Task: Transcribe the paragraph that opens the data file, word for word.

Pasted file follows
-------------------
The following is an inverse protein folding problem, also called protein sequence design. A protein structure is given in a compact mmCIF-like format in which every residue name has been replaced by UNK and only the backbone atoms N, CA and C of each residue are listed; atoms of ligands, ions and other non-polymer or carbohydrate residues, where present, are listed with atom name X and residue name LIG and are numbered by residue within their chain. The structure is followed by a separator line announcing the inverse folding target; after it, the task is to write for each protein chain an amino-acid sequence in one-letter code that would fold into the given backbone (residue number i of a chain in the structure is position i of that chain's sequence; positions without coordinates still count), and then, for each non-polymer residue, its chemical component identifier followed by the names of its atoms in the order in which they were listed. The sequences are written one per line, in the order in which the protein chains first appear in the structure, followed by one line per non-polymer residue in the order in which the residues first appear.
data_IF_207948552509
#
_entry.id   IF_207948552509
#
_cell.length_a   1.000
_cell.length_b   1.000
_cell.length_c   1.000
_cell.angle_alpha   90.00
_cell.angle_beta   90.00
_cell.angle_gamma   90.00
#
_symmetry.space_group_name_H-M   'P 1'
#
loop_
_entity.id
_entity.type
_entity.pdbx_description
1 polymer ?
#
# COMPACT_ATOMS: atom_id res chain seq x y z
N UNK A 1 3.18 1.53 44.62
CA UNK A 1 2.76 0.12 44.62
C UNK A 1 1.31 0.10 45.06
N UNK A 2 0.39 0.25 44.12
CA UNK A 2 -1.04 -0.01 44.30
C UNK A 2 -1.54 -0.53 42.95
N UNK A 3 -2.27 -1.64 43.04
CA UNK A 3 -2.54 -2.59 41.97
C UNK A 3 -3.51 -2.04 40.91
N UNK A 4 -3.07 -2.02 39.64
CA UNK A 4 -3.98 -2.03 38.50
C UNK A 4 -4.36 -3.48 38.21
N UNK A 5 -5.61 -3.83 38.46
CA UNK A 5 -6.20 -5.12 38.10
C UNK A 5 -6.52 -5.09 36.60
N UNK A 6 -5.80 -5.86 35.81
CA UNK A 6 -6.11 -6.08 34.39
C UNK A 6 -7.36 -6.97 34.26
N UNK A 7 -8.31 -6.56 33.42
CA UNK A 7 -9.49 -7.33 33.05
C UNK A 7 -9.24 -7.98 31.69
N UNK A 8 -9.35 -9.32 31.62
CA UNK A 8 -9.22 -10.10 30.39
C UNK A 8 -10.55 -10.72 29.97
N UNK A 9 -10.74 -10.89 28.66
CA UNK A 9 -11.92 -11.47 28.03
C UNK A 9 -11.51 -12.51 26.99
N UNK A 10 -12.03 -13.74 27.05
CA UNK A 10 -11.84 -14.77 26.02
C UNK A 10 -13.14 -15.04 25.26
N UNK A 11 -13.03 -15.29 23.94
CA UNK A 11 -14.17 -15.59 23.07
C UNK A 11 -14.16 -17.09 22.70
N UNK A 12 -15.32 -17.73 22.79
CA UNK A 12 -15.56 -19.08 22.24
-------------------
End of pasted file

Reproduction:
The following is an inverse protein folding problem, also called protein sequence design. A protein structure is given in a compact mmCIF-like format in which every residue name has been replaced by UNK and only the backbone atoms N, CA and C of each residue are listed; atoms of ligands, ions and other non-polymer or carbohydrate residues, where present, are listed with atom name X and residue name LIG and are numbered by residue within their chain. The structure is followed by a separator line announcing the inverse folding target; after it, the task is to write for each protein chain an amino-acid sequence in one-letter code that would fold into the given backbone (residue number i of a chain in the structure is position i of that chain's sequence; positions without coordinates still count), and then, for each non-polymer residue, its chemical component identifier followed by the names of its atoms in the order in which they were listed. The sequences are written one per line, in the order in which the protein chains first appear in the structure, followed by one line per non-polymer residue in the order in which the residues first appear.